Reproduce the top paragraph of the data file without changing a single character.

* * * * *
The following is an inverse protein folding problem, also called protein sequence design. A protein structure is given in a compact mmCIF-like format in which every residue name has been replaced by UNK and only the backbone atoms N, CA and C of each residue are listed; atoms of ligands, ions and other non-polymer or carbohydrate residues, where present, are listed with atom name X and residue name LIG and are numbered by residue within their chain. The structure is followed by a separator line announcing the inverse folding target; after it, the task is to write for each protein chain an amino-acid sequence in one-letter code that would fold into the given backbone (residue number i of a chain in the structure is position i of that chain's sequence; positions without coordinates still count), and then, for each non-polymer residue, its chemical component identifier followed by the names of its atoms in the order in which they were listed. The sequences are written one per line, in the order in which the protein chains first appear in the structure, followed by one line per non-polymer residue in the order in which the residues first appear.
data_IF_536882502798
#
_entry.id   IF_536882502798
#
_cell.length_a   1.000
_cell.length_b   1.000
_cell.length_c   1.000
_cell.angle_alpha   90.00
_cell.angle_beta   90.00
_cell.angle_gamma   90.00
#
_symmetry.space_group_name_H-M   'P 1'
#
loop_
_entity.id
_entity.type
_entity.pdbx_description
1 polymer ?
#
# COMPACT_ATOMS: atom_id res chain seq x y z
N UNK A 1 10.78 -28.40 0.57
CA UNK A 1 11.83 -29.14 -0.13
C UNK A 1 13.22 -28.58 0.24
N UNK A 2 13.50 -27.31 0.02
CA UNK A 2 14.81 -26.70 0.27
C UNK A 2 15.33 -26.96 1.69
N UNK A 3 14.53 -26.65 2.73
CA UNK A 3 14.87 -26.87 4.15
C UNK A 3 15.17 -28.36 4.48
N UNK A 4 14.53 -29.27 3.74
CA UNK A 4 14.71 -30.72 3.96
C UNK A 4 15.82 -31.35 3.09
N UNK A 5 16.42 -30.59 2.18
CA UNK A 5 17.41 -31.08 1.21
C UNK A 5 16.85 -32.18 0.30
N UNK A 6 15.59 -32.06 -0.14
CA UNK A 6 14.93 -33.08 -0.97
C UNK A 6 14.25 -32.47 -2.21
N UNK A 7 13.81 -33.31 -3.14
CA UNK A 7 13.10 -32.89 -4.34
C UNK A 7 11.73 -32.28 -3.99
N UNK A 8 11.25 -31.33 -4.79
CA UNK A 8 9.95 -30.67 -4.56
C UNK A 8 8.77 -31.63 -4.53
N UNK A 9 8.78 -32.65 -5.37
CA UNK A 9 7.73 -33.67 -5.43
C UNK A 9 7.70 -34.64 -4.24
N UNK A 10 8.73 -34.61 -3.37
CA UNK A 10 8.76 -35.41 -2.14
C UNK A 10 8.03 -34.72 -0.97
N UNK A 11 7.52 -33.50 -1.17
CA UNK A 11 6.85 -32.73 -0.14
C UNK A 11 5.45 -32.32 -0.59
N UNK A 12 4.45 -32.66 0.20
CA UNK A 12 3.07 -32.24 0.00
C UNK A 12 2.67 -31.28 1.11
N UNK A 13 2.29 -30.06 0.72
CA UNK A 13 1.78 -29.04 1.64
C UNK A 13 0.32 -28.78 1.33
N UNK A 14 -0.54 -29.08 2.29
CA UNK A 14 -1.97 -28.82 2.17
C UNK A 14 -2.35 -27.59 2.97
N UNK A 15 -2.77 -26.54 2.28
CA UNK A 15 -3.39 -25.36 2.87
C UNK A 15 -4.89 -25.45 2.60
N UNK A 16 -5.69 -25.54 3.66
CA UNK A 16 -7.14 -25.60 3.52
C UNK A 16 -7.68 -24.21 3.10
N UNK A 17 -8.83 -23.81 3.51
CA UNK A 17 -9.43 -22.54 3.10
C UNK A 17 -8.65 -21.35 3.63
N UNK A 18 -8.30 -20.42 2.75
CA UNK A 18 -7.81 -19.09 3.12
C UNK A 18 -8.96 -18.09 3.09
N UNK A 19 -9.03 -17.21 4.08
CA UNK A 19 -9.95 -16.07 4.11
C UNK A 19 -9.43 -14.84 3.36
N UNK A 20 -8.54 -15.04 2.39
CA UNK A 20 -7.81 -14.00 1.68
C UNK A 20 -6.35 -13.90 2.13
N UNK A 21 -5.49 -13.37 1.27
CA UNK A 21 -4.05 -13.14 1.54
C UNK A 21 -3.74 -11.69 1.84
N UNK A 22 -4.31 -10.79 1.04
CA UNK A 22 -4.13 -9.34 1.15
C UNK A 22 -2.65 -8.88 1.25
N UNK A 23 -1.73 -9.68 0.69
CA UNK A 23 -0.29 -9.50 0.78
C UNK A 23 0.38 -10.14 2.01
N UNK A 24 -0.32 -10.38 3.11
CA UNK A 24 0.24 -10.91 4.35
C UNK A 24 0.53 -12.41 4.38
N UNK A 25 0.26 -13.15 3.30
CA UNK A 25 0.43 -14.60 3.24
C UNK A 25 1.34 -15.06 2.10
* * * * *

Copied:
The following is an inverse protein folding problem, also called protein sequence design. A protein structure is given in a compact mmCIF-like format in which every residue name has been replaced by UNK and only the backbone atoms N, CA and C of each residue are listed; atoms of ligands, ions and other non-polymer or carbohydrate residues, where present, are listed with atom name X and residue name LIG and are numbered by residue within their chain. The structure is followed by a separator line announcing the inverse folding target; after it, the task is to write for each protein chain an amino-acid sequence in one-letter code that would fold into the given backbone (residue number i of a chain in the structure is position i of that chain's sequence; positions without coordinates still count), and then, for each non-polymer residue, its chemical component identifier followed by the names of its atoms in the order in which they were listed. The sequences are written one per line, in the order in which the protein chains first appear in the structure, followed by one line per non-polymer residue in the order in which the residues first appear.